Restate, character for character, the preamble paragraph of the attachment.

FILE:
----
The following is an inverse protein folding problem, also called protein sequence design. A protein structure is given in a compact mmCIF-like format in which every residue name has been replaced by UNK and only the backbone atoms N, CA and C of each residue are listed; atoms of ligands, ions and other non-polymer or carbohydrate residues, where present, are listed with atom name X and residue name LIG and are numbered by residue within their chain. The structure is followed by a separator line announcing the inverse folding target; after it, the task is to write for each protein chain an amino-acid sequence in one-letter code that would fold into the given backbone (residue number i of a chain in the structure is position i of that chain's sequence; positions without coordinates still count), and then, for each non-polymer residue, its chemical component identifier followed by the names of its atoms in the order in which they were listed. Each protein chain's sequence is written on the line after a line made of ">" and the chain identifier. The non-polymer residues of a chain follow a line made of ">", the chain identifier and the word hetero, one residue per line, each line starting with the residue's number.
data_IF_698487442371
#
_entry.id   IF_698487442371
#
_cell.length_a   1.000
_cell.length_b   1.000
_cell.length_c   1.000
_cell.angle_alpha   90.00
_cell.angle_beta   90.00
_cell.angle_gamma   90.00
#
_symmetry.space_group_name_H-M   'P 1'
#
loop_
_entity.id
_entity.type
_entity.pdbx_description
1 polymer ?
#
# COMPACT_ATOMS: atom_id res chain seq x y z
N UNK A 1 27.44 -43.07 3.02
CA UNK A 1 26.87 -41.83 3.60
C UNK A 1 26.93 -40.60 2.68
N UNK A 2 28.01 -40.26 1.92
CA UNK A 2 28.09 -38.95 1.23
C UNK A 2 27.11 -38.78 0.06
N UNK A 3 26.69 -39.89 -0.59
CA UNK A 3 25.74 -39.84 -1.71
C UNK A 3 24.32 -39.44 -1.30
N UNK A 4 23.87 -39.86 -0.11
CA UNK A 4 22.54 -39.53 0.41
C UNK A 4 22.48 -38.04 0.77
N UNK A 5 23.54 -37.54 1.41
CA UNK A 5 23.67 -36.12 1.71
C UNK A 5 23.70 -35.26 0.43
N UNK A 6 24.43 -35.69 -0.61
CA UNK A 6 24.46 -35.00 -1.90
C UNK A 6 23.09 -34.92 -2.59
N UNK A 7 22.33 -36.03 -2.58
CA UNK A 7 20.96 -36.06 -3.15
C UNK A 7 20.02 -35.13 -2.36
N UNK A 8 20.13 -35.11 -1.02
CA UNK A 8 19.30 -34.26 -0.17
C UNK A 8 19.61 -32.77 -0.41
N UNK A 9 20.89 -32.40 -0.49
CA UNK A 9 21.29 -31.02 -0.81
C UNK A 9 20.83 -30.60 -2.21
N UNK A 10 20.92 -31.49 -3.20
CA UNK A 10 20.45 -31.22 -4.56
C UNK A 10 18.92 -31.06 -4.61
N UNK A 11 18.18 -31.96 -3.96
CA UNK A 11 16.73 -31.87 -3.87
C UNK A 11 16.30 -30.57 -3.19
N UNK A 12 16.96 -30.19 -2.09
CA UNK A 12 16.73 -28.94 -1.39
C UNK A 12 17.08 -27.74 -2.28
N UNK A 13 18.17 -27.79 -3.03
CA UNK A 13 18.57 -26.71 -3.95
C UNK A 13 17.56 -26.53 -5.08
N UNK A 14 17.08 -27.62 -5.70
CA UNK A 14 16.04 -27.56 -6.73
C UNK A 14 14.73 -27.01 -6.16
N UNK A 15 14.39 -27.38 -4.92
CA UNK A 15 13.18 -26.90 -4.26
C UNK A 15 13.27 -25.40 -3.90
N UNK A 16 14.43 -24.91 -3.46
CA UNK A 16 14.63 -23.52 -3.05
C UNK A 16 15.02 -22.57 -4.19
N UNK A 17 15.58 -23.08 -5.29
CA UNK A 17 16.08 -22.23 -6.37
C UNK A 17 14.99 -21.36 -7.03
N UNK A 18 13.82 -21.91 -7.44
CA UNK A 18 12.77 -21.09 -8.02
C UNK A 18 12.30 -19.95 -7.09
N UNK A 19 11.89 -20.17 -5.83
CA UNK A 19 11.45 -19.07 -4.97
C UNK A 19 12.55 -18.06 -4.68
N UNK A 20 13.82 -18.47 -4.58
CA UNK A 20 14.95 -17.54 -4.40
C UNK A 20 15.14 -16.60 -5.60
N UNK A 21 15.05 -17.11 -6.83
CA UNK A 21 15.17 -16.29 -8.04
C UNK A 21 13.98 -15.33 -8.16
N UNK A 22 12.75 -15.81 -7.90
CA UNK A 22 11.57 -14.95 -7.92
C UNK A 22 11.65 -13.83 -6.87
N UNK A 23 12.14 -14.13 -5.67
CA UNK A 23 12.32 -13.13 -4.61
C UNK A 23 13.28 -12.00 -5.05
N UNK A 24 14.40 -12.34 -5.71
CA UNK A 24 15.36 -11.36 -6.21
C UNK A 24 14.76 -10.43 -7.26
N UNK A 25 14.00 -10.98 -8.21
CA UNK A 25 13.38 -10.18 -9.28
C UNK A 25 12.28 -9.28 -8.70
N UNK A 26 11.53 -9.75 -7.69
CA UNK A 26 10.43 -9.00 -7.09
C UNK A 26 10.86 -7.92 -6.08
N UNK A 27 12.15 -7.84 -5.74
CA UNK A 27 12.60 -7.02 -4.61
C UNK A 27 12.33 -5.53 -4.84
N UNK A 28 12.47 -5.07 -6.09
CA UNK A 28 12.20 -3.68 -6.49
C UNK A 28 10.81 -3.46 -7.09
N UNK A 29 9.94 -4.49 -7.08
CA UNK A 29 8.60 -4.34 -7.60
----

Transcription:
The following is an inverse protein folding problem, also called protein sequence design. A protein structure is given in a compact mmCIF-like format in which every residue name has been replaced by UNK and only the backbone atoms N, CA and C of each residue are listed; atoms of ligands, ions and other non-polymer or carbohydrate residues, where present, are listed with atom name X and residue name LIG and are numbered by residue within their chain. The structure is followed by a separator line announcing the inverse folding target; after it, the task is to write for each protein chain an amino-acid sequence in one-letter code that would fold into the given backbone (residue number i of a chain in the structure is position i of that chain's sequence; positions without coordinates still count), and then, for each non-polymer residue, its chemical component identifier followed by the names of its atoms in the order in which they were listed. Each protein chain's sequence is written on the line after a line made of ">" and the chain identifier. The non-polymer residues of a chain follow a line made of ">", the chain identifier and the word hetero, one residue per line, each line starting with the residue's number.